Puccini Tosca, Royal Opera House
Bring together three of the most intuitive talents (and biggest stars) on the planet, meld them under the baton of Antonio Pappano whose command of every caress, swoon, and dramatic impulse of Puccini’s Tosca is not learned but instinctively felt and you have a recipe for the kind of evening that gives the Royal Opera its truly international status.
Not every recipe comes out quite as intended, mind, but as anyone who couldn’t get hold of a ticket will be able to testify at a cinema near them later this year the proof was in the cooking and this Tosca was tasty and then some.
First there was the alchemy of flavours with the most expressive and flexible of all tenor voices right now – Jonas Kaufmann – proving in his first aria and throughout the evening that he is not just a beautiful voice but a consummate artist and a beguiling actor whose ability to find something new to say with each and every phrase brings constant refreshment. His gorgeously dark and inviting middle voice is at the service of melting nuance, tiny hairpin dynamics that lend an intimacy to the grandest of art forms. And there are the thrills - the rafter-rattling top notes that come (apparently) so easily and generate such heat.
There was plenty of that in his first encounter with Angela Gheorghiu’s Tosca. Kaufmann’s ease as an actor raises the Romanian soprano’s game and though her bigger gestures still seem manufactured, the chemistry is unmistakable. Gheorghiu, like Tosca, is a born diva, playful and light on the vocal chords in act one, scornful in act two, and liberated in act three with stonking high Cs and bags of attitude. She doesn’t “chest” (Callas like) but rather colours her more vulnerable lower register turning it into something simpering and breathy for a “Vissi d’arte” that is – in true diva fashion – applause seeking.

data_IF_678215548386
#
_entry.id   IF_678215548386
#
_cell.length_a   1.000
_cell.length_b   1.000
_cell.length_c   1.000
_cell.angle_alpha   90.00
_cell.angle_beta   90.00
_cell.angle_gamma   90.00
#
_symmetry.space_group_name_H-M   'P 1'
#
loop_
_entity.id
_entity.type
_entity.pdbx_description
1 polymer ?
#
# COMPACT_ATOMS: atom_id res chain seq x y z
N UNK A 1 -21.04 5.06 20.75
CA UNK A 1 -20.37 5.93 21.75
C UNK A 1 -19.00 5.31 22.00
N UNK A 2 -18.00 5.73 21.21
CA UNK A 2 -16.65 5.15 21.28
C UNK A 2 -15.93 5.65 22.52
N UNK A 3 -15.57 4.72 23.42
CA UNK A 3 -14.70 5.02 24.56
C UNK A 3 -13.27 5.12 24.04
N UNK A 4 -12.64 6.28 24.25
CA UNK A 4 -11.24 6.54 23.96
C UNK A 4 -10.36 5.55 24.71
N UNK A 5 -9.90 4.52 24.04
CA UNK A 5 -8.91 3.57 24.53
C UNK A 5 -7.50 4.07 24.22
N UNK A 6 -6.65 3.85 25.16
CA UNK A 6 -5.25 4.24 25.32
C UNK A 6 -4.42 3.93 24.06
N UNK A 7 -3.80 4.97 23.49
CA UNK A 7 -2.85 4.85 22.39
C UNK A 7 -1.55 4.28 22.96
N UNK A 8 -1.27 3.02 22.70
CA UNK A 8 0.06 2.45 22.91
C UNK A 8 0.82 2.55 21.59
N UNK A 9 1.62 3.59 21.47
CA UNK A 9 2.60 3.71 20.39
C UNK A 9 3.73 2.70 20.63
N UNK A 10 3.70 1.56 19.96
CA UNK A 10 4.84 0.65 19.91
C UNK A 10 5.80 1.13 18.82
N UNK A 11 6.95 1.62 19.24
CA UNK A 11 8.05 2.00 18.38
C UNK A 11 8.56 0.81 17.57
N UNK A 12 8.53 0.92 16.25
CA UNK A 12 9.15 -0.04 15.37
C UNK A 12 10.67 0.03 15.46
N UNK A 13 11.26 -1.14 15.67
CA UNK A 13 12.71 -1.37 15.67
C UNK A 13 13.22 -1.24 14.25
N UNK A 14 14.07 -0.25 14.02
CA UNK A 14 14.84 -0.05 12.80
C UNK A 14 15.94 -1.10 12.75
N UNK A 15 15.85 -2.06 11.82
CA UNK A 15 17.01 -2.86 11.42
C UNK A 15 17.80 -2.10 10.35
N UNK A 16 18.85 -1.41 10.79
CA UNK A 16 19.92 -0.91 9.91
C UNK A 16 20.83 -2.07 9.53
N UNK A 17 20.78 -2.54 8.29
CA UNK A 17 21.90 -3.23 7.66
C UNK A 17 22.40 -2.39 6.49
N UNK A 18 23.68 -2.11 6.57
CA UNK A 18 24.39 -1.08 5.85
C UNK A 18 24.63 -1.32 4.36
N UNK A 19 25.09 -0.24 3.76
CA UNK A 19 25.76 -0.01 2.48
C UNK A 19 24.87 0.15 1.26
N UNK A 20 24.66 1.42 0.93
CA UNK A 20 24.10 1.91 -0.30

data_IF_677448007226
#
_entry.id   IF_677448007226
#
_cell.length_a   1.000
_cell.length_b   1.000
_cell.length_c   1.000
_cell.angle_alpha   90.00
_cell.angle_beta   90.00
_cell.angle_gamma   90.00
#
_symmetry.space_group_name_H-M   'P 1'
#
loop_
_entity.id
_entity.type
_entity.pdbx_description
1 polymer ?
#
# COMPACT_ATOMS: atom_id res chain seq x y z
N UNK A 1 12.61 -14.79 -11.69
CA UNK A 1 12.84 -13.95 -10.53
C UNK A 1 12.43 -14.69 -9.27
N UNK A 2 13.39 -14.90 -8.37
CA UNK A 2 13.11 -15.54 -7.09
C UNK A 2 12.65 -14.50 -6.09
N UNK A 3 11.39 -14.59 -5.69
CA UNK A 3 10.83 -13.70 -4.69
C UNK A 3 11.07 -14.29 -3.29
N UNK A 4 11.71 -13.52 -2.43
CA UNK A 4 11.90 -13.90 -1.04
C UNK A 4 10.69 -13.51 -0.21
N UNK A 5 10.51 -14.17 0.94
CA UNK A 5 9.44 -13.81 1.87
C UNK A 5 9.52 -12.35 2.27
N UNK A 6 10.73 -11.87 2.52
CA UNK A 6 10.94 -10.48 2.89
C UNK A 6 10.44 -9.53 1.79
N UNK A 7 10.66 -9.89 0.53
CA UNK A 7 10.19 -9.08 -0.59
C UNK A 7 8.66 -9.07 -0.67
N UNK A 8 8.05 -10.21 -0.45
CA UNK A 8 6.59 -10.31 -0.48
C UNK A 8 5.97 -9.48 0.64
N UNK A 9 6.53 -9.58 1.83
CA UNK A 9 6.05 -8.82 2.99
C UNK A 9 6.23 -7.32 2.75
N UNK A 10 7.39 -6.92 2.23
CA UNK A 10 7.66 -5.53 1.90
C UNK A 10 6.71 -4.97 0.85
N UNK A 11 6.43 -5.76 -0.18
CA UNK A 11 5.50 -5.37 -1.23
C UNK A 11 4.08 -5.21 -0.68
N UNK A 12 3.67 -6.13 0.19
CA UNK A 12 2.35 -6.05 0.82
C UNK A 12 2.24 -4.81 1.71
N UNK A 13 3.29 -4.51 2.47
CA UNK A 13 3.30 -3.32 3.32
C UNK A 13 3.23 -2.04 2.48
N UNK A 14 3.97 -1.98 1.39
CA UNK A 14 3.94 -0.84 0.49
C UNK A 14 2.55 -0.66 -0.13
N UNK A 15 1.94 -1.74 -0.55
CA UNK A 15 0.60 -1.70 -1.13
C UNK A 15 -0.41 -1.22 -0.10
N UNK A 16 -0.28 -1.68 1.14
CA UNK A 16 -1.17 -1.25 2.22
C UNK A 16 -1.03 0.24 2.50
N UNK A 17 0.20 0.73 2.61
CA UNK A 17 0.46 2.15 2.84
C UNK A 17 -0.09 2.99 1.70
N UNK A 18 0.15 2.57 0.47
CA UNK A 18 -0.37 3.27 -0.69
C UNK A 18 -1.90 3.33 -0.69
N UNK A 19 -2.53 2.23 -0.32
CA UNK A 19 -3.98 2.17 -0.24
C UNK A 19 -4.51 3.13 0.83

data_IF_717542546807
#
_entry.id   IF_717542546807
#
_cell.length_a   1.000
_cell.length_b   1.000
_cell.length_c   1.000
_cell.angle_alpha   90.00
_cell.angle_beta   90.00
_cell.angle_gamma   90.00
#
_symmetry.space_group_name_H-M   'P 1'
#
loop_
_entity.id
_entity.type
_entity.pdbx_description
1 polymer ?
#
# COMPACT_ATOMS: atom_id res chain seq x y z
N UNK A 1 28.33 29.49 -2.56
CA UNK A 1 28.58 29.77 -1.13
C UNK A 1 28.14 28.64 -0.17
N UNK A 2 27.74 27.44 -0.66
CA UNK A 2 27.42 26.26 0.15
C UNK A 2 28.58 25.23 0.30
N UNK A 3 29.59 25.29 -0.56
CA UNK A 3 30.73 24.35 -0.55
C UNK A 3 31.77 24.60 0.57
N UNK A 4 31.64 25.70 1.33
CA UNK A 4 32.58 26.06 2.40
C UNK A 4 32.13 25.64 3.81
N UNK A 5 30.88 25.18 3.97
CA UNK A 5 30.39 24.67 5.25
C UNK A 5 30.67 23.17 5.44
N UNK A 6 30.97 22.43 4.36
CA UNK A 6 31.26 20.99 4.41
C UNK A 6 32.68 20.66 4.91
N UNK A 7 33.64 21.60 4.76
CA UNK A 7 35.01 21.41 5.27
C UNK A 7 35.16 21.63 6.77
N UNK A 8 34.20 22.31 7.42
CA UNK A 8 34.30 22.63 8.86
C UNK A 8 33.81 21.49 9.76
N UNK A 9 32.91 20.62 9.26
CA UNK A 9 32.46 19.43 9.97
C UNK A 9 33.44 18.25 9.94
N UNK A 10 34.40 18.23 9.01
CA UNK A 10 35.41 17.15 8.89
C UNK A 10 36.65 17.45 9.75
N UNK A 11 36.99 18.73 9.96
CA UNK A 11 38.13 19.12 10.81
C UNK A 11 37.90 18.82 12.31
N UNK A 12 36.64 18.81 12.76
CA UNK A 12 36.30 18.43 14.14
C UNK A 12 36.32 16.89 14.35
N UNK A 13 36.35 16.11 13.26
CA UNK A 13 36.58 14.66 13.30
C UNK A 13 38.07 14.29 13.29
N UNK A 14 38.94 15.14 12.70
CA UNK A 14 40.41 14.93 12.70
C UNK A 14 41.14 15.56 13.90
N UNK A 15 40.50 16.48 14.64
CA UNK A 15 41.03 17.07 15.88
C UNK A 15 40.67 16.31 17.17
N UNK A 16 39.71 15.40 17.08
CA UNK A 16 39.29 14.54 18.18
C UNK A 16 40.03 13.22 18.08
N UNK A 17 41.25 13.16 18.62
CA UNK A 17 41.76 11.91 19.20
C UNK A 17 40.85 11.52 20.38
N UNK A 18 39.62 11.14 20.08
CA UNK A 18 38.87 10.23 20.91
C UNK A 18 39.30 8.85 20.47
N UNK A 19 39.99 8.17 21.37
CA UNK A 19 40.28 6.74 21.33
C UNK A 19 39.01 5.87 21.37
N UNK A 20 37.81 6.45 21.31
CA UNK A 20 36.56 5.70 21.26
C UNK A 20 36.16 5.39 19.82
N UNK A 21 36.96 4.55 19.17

It is a nice touch of irony in Jonathan Kent’s staging that Bryn Terfel’s Scarpia offers his own slow handclap of approval after the audience have roared theirs. Gheorghiu doesn’t need to “act” revulsion at Terfel’s sweaty advances. His commanding presence oozes lust and he dispenses it through myriad vocal sneers and chill whispers. How fitting that Paul Brown’s wonderful set here depicts a library devoid of books except those artificially adorning the secret door to the torture chamber. The age of enlightenment may be dead in Scarpia’s domain but this Tosca is very much alive and kicking.
Arts & Ents blogs
Owen Howells is a DJ/producer who grew up in Australia but was born in the UK. He came back to the U...
Fancy seeing a play about serial killers? How about inviting a funeral director into your home for a...
There are a good many moments in the second episode of this psychological thriller that deserve refl...
Coronation Street triumphs over EastEnders at British Soap Awards 2013
The Freemasons' Code: Dan Brown reveals the message that told him the door to the lodge is open
Archaeologists uncover nearly 5,000 cave paintings in Burgos, Mexico
Lord of the Sings: Sir Christopher Lee, 91, to release heavy metal album
Film review: The Hangover Part III (15)
- 1 Pope Francis: Being an atheist is alright as long as you do good
- 2 Man and woman arrested on suspicion of conspiracy to murder victim of Woolwich machete attack, named as Drummer Lee Rigby
- 3 'Sickening, deluded and unforgivable': Horrific attack brings terror to London’s streets
- 4 Archaeologists uncover nearly 5,000 cave paintings in Burgos, Mexico
- 5 Woolwich attack: The EDL will seek to exploit this evil crime for their own evil ends
BMF is the UK’s biggest and best loved outdoor fitness classes
Find out what The Independent's resident travel expert has to say about one of the most beautiful small cities in the world
Nook is donating eReaders to volunteers at high-need schools and participating in exclusive events throughout the campaign.
Get the latest on The Evening Standard's campaign to get London's children reading.
Win anything from gadgets to five-star holidays on our competitions and offers page.